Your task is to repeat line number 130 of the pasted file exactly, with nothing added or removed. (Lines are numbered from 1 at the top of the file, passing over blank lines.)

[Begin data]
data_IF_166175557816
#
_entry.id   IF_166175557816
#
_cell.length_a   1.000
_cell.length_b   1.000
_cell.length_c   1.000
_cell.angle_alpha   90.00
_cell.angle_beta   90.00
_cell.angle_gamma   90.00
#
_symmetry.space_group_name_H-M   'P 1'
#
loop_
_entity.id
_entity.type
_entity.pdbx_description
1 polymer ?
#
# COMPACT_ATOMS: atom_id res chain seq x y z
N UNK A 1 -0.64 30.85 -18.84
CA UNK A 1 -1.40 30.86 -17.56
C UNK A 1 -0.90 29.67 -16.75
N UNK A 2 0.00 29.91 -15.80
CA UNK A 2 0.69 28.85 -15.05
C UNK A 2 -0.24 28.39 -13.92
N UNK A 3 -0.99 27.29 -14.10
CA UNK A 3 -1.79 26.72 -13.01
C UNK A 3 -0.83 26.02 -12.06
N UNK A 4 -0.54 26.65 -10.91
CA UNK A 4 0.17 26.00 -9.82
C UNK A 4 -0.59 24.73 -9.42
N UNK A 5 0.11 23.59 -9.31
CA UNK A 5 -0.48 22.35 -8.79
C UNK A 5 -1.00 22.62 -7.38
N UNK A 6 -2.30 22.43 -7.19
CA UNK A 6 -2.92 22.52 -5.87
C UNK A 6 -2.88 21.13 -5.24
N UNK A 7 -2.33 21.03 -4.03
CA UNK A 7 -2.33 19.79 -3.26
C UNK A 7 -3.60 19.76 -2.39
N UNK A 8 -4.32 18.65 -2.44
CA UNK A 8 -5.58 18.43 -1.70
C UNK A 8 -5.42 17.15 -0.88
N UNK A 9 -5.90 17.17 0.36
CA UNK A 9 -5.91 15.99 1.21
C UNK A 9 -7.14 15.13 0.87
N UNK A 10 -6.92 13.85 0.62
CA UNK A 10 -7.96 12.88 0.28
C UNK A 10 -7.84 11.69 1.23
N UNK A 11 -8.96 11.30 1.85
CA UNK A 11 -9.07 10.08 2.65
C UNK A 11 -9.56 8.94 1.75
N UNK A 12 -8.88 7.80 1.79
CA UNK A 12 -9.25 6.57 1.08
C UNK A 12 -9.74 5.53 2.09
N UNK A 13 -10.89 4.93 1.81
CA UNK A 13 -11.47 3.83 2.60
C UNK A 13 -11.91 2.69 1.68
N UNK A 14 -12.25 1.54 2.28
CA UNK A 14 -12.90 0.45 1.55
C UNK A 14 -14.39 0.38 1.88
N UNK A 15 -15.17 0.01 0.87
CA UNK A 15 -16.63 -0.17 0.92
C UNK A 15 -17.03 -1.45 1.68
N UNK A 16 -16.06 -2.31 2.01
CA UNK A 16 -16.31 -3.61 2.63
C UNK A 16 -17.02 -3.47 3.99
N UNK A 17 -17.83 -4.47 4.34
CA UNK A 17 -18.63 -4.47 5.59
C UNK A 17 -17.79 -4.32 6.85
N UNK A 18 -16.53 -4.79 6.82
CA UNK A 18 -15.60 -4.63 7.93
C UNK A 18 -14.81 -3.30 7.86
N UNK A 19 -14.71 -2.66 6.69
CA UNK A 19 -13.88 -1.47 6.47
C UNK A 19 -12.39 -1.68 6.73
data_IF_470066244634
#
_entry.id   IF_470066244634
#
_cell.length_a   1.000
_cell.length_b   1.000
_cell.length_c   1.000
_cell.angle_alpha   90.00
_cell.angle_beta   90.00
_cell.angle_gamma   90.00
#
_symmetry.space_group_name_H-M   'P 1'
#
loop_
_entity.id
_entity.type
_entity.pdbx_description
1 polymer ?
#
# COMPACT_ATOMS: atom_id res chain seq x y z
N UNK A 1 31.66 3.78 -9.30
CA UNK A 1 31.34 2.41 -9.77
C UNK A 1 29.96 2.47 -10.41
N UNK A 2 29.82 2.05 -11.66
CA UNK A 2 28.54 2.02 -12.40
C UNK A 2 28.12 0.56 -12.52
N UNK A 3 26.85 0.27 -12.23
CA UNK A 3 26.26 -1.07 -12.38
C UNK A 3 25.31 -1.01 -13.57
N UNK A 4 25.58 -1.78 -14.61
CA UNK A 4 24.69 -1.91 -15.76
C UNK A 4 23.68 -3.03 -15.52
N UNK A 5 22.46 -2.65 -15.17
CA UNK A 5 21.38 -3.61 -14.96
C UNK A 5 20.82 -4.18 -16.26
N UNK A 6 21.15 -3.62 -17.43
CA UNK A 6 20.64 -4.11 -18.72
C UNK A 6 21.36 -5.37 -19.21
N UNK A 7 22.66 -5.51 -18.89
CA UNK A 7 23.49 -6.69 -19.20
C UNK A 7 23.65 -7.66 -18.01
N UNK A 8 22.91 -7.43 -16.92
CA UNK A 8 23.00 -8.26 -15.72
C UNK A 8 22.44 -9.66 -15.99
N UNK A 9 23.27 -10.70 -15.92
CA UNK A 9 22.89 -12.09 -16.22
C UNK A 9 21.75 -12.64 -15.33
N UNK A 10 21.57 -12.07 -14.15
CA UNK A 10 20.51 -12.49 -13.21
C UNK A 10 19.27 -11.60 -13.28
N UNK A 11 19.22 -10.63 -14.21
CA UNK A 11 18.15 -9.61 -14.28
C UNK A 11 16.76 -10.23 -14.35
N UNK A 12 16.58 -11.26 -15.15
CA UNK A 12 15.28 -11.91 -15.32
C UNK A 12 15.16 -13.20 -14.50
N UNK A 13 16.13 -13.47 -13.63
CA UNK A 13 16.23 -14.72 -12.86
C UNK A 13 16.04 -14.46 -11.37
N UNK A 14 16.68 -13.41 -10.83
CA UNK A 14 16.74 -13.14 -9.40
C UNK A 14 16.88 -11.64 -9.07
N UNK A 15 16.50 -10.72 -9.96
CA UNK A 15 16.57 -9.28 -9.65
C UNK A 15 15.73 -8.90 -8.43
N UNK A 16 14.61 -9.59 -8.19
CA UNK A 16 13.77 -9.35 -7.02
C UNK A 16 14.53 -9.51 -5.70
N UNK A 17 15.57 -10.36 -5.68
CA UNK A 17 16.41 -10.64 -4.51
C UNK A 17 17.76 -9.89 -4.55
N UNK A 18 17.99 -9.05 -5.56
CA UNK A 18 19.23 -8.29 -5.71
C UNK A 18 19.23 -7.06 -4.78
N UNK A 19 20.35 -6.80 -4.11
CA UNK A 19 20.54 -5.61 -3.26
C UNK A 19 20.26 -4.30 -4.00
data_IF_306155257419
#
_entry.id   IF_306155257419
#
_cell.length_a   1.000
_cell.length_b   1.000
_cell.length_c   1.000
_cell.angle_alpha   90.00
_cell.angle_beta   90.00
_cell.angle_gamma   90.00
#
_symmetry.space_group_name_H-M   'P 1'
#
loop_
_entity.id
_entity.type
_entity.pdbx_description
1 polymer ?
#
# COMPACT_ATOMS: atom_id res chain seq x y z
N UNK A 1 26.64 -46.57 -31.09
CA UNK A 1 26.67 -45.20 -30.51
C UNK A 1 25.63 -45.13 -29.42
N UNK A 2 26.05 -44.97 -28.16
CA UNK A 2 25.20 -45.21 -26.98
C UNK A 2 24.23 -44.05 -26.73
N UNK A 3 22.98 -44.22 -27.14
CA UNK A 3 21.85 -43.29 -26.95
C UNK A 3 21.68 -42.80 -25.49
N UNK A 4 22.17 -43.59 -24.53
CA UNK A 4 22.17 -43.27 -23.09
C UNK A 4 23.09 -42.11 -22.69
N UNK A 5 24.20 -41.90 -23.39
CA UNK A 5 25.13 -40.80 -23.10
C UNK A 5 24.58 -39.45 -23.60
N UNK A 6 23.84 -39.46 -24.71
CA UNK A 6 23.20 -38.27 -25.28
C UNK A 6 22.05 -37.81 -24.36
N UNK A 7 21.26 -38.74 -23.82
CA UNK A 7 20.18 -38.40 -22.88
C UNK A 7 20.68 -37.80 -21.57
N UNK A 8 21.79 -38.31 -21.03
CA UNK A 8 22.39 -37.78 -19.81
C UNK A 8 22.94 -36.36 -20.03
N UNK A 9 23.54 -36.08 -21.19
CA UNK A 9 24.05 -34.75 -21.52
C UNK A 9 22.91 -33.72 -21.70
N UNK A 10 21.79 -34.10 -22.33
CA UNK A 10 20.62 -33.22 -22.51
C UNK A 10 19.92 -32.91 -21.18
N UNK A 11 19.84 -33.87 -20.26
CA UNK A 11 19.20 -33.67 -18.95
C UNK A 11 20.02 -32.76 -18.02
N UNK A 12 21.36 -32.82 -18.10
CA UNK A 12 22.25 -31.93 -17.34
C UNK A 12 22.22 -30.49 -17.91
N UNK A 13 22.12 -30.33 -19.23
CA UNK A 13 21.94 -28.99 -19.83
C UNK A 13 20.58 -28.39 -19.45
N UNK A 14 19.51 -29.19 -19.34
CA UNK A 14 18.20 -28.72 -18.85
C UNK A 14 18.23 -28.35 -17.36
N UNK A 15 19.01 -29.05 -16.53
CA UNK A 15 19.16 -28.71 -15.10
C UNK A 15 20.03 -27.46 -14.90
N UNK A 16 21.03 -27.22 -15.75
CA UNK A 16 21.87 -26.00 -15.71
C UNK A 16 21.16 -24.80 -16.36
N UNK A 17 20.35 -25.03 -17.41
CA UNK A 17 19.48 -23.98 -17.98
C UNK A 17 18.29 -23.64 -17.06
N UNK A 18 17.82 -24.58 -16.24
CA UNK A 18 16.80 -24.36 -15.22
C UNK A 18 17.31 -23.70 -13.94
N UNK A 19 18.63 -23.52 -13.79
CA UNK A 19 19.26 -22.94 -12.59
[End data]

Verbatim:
C UNK A 11 16.76 -10.23 -14.35